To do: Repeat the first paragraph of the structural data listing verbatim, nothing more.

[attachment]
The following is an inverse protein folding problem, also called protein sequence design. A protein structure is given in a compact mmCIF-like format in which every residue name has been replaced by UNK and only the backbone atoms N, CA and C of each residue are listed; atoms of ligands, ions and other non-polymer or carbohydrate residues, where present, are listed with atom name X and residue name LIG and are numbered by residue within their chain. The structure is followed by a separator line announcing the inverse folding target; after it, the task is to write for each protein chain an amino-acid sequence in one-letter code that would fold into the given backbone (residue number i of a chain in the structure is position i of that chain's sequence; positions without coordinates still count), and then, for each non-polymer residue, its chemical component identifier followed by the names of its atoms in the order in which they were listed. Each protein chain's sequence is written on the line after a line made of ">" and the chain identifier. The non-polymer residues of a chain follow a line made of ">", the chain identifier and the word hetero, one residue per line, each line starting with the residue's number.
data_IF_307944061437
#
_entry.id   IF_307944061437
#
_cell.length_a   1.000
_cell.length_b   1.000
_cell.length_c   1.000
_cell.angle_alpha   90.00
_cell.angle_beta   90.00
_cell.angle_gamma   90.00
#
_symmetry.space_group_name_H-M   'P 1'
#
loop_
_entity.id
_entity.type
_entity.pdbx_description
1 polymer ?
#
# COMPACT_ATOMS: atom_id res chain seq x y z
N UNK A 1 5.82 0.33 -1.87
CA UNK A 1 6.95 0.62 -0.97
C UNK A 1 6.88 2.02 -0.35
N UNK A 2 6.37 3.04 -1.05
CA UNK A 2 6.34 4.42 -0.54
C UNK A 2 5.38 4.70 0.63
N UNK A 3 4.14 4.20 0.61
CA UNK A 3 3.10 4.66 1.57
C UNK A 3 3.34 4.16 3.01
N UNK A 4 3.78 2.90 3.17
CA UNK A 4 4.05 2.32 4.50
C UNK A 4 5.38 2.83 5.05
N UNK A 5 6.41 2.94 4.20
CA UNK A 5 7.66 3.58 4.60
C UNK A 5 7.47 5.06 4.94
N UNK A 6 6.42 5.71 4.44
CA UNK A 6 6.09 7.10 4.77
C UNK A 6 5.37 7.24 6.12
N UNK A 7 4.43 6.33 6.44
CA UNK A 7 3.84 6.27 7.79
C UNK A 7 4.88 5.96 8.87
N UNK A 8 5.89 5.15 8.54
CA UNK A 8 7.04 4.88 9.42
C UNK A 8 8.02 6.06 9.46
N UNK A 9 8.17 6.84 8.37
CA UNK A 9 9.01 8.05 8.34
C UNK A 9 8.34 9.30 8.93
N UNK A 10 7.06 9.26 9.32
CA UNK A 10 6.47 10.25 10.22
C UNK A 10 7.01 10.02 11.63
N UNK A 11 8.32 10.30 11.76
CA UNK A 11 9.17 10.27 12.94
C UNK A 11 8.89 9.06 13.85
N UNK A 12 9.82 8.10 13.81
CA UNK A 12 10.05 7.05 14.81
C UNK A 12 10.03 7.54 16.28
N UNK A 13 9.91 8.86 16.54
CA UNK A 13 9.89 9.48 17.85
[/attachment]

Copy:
The following is an inverse protein folding problem, also called protein sequence design. A protein structure is given in a compact mmCIF-like format in which every residue name has been replaced by UNK and only the backbone atoms N, CA and C of each residue are listed; atoms of ligands, ions and other non-polymer or carbohydrate residues, where present, are listed with atom name X and residue name LIG and are numbered by residue within their chain. The structure is followed by a separator line announcing the inverse folding target; after it, the task is to write for each protein chain an amino-acid sequence in one-letter code that would fold into the given backbone (residue number i of a chain in the structure is position i of that chain's sequence; positions without coordinates still count), and then, for each non-polymer residue, its chemical component identifier followed by the names of its atoms in the order in which they were listed. Each protein chain's sequence is written on the line after a line made of ">" and the chain identifier. The non-polymer residues of a chain follow a line made of ">", the chain identifier and the word hetero, one residue per line, each line starting with the residue's number.